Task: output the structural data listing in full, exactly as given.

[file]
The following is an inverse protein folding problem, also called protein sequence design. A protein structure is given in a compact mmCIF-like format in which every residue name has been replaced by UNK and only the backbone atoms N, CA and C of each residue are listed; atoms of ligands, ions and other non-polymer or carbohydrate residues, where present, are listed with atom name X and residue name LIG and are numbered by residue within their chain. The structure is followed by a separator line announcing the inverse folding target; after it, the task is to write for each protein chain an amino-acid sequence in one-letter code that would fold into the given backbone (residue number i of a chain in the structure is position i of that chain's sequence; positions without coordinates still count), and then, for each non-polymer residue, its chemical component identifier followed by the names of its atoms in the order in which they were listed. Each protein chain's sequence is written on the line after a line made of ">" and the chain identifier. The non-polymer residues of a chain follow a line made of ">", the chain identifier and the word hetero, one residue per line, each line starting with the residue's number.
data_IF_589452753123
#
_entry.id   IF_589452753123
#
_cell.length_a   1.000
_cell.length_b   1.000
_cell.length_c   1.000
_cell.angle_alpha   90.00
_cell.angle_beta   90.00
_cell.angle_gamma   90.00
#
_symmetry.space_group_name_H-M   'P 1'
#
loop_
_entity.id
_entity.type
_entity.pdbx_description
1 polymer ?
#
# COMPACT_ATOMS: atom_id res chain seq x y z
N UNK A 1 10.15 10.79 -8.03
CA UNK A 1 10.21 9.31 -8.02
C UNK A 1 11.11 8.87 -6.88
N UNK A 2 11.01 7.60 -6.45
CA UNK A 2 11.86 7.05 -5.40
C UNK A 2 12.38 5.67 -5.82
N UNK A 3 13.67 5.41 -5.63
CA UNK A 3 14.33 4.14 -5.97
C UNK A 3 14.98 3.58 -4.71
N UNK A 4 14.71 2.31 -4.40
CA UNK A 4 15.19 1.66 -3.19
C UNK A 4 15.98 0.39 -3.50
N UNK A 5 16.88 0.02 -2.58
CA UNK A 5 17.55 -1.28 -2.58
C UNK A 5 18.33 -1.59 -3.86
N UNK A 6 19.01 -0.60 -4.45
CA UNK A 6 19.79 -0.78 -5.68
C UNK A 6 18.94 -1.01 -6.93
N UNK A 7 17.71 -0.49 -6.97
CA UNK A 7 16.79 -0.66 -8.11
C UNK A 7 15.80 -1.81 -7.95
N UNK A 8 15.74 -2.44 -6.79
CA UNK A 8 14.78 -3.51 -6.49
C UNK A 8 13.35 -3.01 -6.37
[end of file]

The following is an inverse protein folding problem, also called protein sequence design. A protein structure is given in a compact mmCIF-like format in which every residue name has been replaced by UNK and only the backbone atoms N, CA and C of each residue are listed; atoms of ligands, ions and other non-polymer or carbohydrate residues, where present, are listed with atom name X and residue name LIG and are numbered by residue within their chain. The structure is followed by a separator line announcing the inverse folding target; after it, the task is to write for each protein chain an amino-acid sequence in one-letter code that would fold into the given backbone (residue number i of a chain in the structure is position i of that chain's sequence; positions without coordinates still count), and then, for each non-polymer residue, its chemical component identifier followed by the names of its atoms in the order in which they were listed. Each protein chain's sequence is written on the line after a line made of ">" and the chain identifier. The non-polymer residues of a chain follow a line made of ">", the chain identifier and the word hetero, one residue per line, each line starting with the residue's number.
data_IF_589452753123
#
_entry.id   IF_589452753123
#
_cell.length_a   1.000
_cell.length_b   1.000
_cell.length_c   1.000
_cell.angle_alpha   90.00
_cell.angle_beta   90.00
_cell.angle_gamma   90.00
#
_symmetry.space_group_name_H-M   'P 1'
#
loop_
_entity.id
_entity.type
_entity.pdbx_description
1 polymer ?
#
# COMPACT_ATOMS: atom_id res chain seq x y z
N UNK A 1 10.15 10.79 -8.03
CA UNK A 1 10.21 9.31 -8.02
C UNK A 1 11.11 8.87 -6.88
N UNK A 2 11.01 7.60 -6.45
CA UNK A 2 11.86 7.05 -5.40
C UNK A 2 12.38 5.67 -5.82
N UNK A 3 13.67 5.41 -5.63
CA UNK A 3 14.33 4.14 -5.97
C UNK A 3 14.98 3.58 -4.71
N UNK A 4 14.71 2.31 -4.40
CA UNK A 4 15.19 1.66 -3.19
C UNK A 4 15.98 0.39 -3.50
N UNK A 5 16.88 0.02 -2.58
CA UNK A 5 17.55 -1.28 -2.58
C UNK A 5 18.33 -1.59 -3.86
N UNK A 6 19.01 -0.60 -4.45
CA UNK A 6 19.79 -0.78 -5.68
C UNK A 6 18.94 -1.01 -6.93
N UNK A 7 17.71 -0.49 -6.97
CA UNK A 7 16.79 -0.66 -8.11
C UNK A 7 15.80 -1.81 -7.95
N UNK A 8 15.74 -2.44 -6.79
CA UNK A 8 14.78 -3.51 -6.49
C UNK A 8 13.35 -3.01 -6.37